When they arrive in their team of ten, they're handed a backpack with some basic sleeping, camping (and wet weather) gear and they set off with experienced team leaders on a physical and psychological challenge over 8 days, and more than 100km.
Over this time they see very few people - blissfully unaware of the hub of activity at Base Camp and the small army of Exercise Commanders, ambulance paramedics, communications and operations personnel, cooks and drivers who co-ordinate the safe operation of the program.
At first it's very hard for them but it becomes easier as they adapt and start to enjoy the challenges they are meeting and begin to work as a team.
By the end of the trek, these young people have experienced many unfamiliar things. Among them, climbing mountains, abseiling down a rugged cliff, team-building activities and meeting people from the local Adnyamathanha community, who share their dreaming stories and traditional food.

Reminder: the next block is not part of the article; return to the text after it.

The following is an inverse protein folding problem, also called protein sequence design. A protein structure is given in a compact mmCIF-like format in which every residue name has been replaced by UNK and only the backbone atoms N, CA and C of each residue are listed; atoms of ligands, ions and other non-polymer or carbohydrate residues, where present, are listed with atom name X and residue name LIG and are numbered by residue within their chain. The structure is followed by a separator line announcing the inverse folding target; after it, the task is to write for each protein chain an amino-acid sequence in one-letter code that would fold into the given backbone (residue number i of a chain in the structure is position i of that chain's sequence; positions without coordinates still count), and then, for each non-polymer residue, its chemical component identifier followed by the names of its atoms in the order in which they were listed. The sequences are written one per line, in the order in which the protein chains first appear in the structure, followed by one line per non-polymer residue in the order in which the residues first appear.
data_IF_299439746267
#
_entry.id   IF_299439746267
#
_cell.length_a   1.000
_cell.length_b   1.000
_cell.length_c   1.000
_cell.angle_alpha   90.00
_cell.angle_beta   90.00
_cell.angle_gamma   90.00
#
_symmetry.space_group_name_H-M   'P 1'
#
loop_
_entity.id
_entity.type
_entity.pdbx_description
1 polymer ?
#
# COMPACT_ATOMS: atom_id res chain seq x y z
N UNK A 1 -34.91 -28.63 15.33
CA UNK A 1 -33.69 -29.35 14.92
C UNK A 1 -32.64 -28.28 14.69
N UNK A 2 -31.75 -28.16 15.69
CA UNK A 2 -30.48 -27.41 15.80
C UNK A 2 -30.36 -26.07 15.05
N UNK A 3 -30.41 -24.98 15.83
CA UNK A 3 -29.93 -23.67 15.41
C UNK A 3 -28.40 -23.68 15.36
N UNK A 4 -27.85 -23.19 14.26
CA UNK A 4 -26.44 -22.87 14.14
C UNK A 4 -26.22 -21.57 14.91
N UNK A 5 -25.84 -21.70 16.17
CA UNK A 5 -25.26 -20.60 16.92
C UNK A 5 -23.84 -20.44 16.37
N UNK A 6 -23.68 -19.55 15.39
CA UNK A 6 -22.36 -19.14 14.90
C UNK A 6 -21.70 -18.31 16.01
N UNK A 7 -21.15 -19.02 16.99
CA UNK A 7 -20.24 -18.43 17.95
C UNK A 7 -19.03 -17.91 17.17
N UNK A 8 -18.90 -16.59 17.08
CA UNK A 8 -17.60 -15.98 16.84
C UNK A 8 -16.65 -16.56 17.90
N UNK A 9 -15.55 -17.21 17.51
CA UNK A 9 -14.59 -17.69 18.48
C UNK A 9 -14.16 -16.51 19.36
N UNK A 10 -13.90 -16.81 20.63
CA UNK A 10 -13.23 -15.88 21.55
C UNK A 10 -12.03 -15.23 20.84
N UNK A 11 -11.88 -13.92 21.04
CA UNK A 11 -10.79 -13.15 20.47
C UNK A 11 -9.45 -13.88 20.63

Perhaps most unfamiliar will be the experience of attempting something really hard, persevering and ultimately succeeding. They find it exhilarating.
On completion, they all receive a dogtag stamped with an 1800 number, to keep forever. It reminds them that they are now a member of the "Operation Flinders" family and are not alone if they need help in the future.
Over 300 young people come through the program each year. And many, many dedicated volunteers work tirelessly behind the scenes. Around a campfire at Base Camp I was moved by tales, going back many years, of young people who have been transformed by the "Operation Flinders" experience. The one phrase I heard more often than any other was, "We do this for the kids."
This program is life-altering, with strong evidence of improvements in the wellbeing, outlook and behaviour of participants when they return home. Based on compassion and respect, it is designed to fire their imaginations and encourage them to consider what life can hold for them in the future. Most powerfully, they begin to believe, "If I can do this, I can do anything!"
Operation Flinders receives support from the SA state government and other generous benefactors by way of funds, goods and services. But there is much more to do. John Shepherd, the CEO, has a vision: with more support - from government, corporations and individuals - they could assist so many more kids who need a chance to turn their lives around.
PS. As for me, my challenge was to abseil for the first time - from the top of a 30m cliff... Although I'm afraid of heights, I managed to achieve it thanks to two great instructors and my "team" of fellow visitors cheering me on from the bottom! It was exhilarating!